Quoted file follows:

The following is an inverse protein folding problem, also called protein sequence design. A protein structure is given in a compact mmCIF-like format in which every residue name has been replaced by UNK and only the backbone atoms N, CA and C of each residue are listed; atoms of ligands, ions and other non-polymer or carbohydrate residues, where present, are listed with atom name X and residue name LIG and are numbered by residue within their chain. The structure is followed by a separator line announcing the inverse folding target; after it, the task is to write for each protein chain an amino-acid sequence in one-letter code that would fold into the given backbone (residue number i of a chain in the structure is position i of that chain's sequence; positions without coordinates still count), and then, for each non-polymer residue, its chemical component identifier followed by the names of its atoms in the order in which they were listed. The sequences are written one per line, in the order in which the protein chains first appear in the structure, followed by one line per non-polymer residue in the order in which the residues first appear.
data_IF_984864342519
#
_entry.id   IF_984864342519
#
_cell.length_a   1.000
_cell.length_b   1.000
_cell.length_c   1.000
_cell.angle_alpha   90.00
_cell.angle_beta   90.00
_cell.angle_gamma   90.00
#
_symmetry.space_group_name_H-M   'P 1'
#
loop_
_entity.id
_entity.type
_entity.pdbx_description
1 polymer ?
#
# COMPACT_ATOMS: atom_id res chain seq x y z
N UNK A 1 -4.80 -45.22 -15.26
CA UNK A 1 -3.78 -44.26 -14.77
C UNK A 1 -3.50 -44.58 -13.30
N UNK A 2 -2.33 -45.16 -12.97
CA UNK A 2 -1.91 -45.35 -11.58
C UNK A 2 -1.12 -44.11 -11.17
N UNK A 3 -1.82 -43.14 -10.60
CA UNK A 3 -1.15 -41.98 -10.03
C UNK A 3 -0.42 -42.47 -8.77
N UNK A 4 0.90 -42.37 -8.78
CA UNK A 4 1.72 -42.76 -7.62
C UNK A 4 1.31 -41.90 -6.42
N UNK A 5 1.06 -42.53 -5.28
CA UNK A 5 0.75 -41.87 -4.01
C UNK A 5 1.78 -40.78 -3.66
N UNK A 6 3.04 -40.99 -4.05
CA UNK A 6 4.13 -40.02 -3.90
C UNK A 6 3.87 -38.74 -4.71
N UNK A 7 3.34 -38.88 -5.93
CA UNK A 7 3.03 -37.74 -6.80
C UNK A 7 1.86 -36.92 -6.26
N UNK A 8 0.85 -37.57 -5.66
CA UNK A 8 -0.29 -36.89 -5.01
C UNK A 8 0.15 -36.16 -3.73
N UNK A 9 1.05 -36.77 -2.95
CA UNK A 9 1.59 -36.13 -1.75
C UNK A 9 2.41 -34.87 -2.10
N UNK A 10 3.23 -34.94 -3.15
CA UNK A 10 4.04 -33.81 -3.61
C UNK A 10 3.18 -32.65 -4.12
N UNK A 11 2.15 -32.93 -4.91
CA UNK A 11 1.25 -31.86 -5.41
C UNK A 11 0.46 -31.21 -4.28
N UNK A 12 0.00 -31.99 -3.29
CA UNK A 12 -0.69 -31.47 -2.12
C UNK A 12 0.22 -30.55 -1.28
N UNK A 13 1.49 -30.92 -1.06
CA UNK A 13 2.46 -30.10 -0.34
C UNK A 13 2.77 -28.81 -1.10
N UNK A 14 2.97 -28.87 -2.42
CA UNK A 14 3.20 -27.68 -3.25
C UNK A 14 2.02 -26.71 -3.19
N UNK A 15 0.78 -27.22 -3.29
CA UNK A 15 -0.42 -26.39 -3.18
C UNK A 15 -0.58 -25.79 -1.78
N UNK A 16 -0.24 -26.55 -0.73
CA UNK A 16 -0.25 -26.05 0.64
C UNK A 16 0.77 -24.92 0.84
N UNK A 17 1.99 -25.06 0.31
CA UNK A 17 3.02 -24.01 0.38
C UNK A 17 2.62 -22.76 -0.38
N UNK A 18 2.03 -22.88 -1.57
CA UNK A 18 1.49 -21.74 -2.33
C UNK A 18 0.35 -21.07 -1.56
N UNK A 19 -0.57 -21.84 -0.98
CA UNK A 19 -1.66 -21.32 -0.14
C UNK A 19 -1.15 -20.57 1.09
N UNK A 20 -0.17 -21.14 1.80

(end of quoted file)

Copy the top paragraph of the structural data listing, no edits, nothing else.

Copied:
The following is an inverse protein folding problem, also called protein sequence design. A protein structure is given in a compact mmCIF-like format in which every residue name has been replaced by UNK and only the backbone atoms N, CA and C of each residue are listed; atoms of ligands, ions and other non-polymer or carbohydrate residues, where present, are listed with atom name X and residue name LIG and are numbered by residue within their chain. The structure is followed by a separator line announcing the inverse folding target; after it, the task is to write for each protein chain an amino-acid sequence in one-letter code that would fold into the given backbone (residue number i of a chain in the structure is position i of that chain's sequence; positions without coordinates still count), and then, for each non-polymer residue, its chemical component identifier followed by the names of its atoms in the order in which they were listed. The sequences are written one per line, in the order in which the protein chains first appear in the structure, followed by one line per non-polymer residue in the order in which the residues first appear.